Lee Bates - International Playboy
Funky Funky Nawlins
Ahhh yes…Friday is upon us once again, and so I bring you something juicy for the weekend. I’ve gone on in this space before about my ‘Instant funk’ rule, i.e., records in the Instant records discography with catalog numbers over 3300 are almost guaranteed to be funky (and conversely, records under 3300 are more than likely not). This rule of thumb has served me well over the years (though there is the rare exception...). Higher-numbered Instant 45s are hard to come by, and when I track one down, unless it’s prohibitively priced I like to grab it (whether I’ve heard it or not). It doesn’t help that Instant’s funk sides are woefully under-comped. With powerful stuff like Larry Darnell, some of the later Huey Smith sides, Skip Easterling and Lee Bates, the time is long since passed for a comprehensive compilation. Said formula – as it relates to today’s selection – had the assistance of previous Lee Bates sides already residing in my NOLA crates. Obie Leroy Bates was born in New Orleans in 1941. By the early 60’s the aspiring singer was doing time as Chris Kenner’s valet. He recorded his first 45 ‘Bad Bad Understanding’ for the White Cliffs label in 1967. After White Cliffs went out of business, Kenner brought him to Instant, where he would re-record the tune for his debut 45. Bates vocal style was seriously influenced by the (by then) late Otis Redding, and he tips his hat to Redding in the arrangement to ‘Bad Bad Understanding’ by lifting the horn line from Redding’s ‘Something is Worrying Me’ (the single was produced by Huey Smith). The flip side of that 45, ‘Simon Says’ is a funky dance craze number. Bates would go on to record a total of eight 45s for Instant, one of which – not surprisingly – was a cover of ‘Sitting On The Dock of the Bay’. Its Bates second 45 for Instant that brings us here today. I’ve been digging for NOLA 45s for a long time, and it’s unusual that I grab one and don’t recognize any of the names on the label. This is one of those times…Aside from Bates, the songwriters (Dozeir, Sigler, Broonier & Phillips - maybe Phil Phillips???) and the producer (the almost certainly pseudonymous ‘Alias Ducey’ ) were unknown to me. I’ve since found out that Ducey/Ducie eventually recorded a 45 for Instant with a group celled the New Orleans Poets, ‘Singing La Dee Dah’ (Instant 3326). As to who he actually is, I have no idea and would welcome any info readers might have. ‘International Playboy’ is a rough slice of funk with some great wah-wah guitar, hard drums and a wild vocal by Bates. The lyrics are a hilarious world tour of Bates’ international conquests, including the declaration:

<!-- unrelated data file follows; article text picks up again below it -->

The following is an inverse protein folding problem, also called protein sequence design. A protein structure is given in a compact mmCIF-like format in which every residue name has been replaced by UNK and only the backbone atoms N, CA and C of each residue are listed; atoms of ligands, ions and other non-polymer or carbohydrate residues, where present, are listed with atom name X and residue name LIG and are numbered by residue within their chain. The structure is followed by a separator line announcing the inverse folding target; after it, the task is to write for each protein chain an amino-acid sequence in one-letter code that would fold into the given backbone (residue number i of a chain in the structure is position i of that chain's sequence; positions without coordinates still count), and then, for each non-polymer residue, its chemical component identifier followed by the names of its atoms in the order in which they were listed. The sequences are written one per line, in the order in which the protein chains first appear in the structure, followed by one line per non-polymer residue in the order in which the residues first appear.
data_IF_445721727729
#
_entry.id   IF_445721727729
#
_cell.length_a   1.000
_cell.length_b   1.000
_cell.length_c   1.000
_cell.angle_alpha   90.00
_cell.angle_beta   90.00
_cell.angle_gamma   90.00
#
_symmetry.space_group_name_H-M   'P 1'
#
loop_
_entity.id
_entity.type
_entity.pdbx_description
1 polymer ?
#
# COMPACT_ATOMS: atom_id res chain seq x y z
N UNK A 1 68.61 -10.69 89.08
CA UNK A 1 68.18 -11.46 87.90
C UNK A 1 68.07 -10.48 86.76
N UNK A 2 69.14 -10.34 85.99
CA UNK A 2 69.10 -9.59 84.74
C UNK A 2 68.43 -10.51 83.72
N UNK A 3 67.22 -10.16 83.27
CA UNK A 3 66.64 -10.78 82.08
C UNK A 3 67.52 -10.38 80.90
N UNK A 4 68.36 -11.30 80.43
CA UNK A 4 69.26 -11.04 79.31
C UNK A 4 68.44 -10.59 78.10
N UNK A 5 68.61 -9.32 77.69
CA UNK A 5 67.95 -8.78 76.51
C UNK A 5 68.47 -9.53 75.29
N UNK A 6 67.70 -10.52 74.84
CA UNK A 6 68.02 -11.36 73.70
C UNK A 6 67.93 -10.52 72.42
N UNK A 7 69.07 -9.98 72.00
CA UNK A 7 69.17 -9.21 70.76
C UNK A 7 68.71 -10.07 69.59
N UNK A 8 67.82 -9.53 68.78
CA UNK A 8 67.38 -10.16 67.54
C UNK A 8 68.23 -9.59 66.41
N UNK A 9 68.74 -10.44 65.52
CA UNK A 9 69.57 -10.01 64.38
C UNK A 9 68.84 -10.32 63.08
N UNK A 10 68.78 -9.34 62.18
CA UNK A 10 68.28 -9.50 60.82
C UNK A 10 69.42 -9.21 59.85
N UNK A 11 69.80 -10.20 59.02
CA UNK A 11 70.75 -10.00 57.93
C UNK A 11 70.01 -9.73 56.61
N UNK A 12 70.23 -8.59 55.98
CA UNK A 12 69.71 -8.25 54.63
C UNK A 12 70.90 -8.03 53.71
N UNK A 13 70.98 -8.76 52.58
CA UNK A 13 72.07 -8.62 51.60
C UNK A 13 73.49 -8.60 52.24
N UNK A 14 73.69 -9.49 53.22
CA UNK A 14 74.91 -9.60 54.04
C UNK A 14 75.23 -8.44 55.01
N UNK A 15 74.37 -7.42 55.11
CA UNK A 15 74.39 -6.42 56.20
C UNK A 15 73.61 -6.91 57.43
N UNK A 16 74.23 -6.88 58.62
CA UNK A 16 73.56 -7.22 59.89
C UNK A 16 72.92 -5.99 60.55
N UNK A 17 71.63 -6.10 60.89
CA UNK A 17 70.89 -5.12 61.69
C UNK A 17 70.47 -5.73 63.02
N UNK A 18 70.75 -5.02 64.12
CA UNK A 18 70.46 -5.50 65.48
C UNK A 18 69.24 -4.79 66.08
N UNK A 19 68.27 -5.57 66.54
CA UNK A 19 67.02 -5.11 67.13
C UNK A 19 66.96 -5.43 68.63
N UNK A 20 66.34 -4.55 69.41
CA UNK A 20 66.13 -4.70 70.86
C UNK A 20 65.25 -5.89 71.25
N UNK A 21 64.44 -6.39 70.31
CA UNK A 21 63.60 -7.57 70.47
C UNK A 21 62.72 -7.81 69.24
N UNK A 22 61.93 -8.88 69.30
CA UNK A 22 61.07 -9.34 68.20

My name is known in old Hong Kong I’m just as famous as Egg Foo Yung!
The flip side is a pretty straight-ahead cover of Melanie's big hit 'Look What They've Done To My Song'.
As far as Bates other 45s go, the only other one I’ve heard is ‘Mean Mistreater’, and it’s excellent. According to Jeff Hannusch in ‘The Soul of New Orleans’ many of Bates Instant 45s were local hits (Hannusch also mentions that Bates’ White Cliffs era band included none other than George Porter and Zigaboo Modeliste).Bates went on to record a number of 45s for local labels (including one for the later incarnation of Sansu records). He continued to perform locally, and recorded at least two LPs in the 90’s, one of which, ‘Stop Leanin’ On The Wall’ was composed almost entirely of Otis Redding tunes.